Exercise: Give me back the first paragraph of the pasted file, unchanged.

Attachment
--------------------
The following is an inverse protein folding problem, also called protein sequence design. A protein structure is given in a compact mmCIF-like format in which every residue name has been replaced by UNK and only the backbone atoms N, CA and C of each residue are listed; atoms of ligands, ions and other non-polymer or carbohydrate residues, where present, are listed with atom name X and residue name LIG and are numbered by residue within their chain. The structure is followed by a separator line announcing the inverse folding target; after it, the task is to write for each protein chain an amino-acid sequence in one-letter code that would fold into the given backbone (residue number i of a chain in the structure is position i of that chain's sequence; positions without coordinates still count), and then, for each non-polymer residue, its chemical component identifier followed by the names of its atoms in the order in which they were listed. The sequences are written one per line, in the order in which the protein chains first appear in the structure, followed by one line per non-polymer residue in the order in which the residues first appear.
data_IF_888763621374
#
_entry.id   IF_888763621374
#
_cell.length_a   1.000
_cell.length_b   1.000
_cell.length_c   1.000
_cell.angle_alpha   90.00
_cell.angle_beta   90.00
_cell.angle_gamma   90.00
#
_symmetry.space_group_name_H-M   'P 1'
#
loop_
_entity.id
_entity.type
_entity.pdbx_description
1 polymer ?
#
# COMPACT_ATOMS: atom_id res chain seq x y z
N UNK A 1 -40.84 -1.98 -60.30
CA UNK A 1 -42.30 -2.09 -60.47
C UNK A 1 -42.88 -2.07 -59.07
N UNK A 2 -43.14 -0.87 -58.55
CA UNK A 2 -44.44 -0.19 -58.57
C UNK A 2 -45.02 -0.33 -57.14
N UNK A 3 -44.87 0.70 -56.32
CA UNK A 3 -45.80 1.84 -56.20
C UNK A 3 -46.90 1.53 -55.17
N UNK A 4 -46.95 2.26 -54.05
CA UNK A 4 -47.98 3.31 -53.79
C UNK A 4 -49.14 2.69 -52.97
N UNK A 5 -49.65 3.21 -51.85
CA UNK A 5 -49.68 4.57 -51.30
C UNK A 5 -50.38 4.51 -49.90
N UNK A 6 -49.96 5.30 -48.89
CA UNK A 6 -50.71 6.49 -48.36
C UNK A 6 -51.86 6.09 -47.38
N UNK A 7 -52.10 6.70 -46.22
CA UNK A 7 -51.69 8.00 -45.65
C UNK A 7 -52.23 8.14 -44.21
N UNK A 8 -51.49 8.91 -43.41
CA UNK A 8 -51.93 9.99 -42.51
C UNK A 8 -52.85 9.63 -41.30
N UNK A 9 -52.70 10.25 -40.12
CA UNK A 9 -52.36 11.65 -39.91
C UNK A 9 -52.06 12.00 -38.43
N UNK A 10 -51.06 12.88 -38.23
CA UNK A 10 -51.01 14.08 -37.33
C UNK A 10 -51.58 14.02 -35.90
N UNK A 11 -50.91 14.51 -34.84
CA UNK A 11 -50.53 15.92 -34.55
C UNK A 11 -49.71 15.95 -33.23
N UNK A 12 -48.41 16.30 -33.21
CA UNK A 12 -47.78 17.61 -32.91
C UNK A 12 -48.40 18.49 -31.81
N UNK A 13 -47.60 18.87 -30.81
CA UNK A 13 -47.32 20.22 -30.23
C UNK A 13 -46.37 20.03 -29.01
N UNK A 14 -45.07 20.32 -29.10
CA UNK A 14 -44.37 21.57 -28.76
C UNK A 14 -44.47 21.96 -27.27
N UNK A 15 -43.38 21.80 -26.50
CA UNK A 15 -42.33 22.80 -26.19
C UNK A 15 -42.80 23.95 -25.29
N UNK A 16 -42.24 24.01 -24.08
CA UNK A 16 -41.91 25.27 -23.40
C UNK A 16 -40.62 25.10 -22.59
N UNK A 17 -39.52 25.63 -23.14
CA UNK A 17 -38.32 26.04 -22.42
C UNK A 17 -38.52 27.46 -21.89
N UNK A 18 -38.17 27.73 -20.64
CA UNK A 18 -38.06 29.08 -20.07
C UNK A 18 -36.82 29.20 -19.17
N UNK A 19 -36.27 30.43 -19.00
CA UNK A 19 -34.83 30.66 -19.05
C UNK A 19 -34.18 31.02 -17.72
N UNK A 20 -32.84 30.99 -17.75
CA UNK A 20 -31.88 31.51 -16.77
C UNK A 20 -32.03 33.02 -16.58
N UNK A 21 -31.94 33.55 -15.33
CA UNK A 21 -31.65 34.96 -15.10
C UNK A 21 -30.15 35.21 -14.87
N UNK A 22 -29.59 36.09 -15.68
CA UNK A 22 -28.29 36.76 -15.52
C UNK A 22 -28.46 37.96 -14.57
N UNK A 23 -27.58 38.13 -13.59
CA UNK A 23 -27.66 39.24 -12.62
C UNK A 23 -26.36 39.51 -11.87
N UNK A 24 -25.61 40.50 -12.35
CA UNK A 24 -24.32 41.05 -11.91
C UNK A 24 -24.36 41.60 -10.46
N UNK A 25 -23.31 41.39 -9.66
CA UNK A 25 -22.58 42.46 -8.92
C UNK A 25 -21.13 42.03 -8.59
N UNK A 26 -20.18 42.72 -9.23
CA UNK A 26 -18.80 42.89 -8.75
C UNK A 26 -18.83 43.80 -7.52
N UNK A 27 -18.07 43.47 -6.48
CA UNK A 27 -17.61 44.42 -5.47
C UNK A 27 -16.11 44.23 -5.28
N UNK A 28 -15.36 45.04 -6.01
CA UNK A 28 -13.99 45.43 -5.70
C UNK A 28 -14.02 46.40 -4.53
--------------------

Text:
The following is an inverse protein folding problem, also called protein sequence design. A protein structure is given in a compact mmCIF-like format in which every residue name has been replaced by UNK and only the backbone atoms N, CA and C of each residue are listed; atoms of ligands, ions and other non-polymer or carbohydrate residues, where present, are listed with atom name X and residue name LIG and are numbered by residue within their chain. The structure is followed by a separator line announcing the inverse folding target; after it, the task is to write for each protein chain an amino-acid sequence in one-letter code that would fold into the given backbone (residue number i of a chain in the structure is position i of that chain's sequence; positions without coordinates still count), and then, for each non-polymer residue, its chemical component identifier followed by the names of its atoms in the order in which they were listed. The sequences are written one per line, in the order in which the protein chains first appear in the structure, followed by one line per non-polymer residue in the order in which the residues first appear.